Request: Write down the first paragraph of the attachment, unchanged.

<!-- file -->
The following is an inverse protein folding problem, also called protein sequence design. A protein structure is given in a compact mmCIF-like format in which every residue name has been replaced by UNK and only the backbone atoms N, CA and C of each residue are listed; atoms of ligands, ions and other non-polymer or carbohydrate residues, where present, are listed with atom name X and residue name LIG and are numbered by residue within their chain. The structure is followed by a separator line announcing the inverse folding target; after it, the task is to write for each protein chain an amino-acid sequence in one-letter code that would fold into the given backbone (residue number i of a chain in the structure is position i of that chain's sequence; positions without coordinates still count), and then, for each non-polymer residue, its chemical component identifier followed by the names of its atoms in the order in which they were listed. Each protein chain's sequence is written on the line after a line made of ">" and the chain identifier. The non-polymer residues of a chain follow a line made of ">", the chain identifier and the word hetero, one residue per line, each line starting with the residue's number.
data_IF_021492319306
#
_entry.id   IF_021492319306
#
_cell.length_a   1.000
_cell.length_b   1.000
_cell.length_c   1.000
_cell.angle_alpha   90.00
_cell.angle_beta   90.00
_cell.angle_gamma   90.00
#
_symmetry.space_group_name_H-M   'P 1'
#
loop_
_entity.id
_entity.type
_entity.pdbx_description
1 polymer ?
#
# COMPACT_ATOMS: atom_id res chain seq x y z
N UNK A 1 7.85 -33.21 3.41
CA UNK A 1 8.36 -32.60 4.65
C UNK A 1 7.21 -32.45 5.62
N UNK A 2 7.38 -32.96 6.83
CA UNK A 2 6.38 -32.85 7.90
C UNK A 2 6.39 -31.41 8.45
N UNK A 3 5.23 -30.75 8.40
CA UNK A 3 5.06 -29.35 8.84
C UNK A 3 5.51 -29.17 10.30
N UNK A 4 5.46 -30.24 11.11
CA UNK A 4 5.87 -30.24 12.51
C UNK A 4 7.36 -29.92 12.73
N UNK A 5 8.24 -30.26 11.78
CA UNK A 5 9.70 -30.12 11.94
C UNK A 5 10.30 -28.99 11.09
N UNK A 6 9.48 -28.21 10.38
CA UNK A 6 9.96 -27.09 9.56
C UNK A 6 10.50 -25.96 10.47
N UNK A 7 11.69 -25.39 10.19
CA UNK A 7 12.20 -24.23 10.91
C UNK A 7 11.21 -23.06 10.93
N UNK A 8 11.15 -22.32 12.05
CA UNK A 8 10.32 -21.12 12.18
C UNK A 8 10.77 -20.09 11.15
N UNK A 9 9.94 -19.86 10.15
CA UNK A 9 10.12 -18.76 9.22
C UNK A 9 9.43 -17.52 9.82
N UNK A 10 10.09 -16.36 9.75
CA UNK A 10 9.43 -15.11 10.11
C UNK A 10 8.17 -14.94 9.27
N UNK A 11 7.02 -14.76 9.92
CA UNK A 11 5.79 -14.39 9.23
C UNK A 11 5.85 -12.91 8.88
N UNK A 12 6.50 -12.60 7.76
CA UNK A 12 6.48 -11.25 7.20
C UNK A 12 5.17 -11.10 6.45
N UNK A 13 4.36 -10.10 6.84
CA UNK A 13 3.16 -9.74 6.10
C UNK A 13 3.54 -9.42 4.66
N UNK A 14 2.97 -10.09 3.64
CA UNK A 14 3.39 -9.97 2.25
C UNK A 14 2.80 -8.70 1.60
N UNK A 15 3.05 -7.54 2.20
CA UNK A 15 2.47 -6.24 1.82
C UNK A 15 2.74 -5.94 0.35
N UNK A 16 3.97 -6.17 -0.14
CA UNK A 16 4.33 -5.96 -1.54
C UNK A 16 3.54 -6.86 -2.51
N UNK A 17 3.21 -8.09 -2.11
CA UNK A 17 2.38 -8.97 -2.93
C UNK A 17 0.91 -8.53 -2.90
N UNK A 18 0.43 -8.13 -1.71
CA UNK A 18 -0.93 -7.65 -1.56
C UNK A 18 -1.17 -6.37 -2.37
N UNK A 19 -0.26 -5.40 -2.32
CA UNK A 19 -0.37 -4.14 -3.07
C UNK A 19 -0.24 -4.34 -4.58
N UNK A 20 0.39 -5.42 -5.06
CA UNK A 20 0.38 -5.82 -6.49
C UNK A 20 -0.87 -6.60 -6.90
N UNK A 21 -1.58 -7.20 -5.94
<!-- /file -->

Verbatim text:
The following is an inverse protein folding problem, also called protein sequence design. A protein structure is given in a compact mmCIF-like format in which every residue name has been replaced by UNK and only the backbone atoms N, CA and C of each residue are listed; atoms of ligands, ions and other non-polymer or carbohydrate residues, where present, are listed with atom name X and residue name LIG and are numbered by residue within their chain. The structure is followed by a separator line announcing the inverse folding target; after it, the task is to write for each protein chain an amino-acid sequence in one-letter code that would fold into the given backbone (residue number i of a chain in the structure is position i of that chain's sequence; positions without coordinates still count), and then, for each non-polymer residue, its chemical component identifier followed by the names of its atoms in the order in which they were listed. Each protein chain's sequence is written on the line after a line made of ">" and the chain identifier. The non-polymer residues of a chain follow a line made of ">", the chain identifier and the word hetero, one residue per line, each line starting with the residue's number.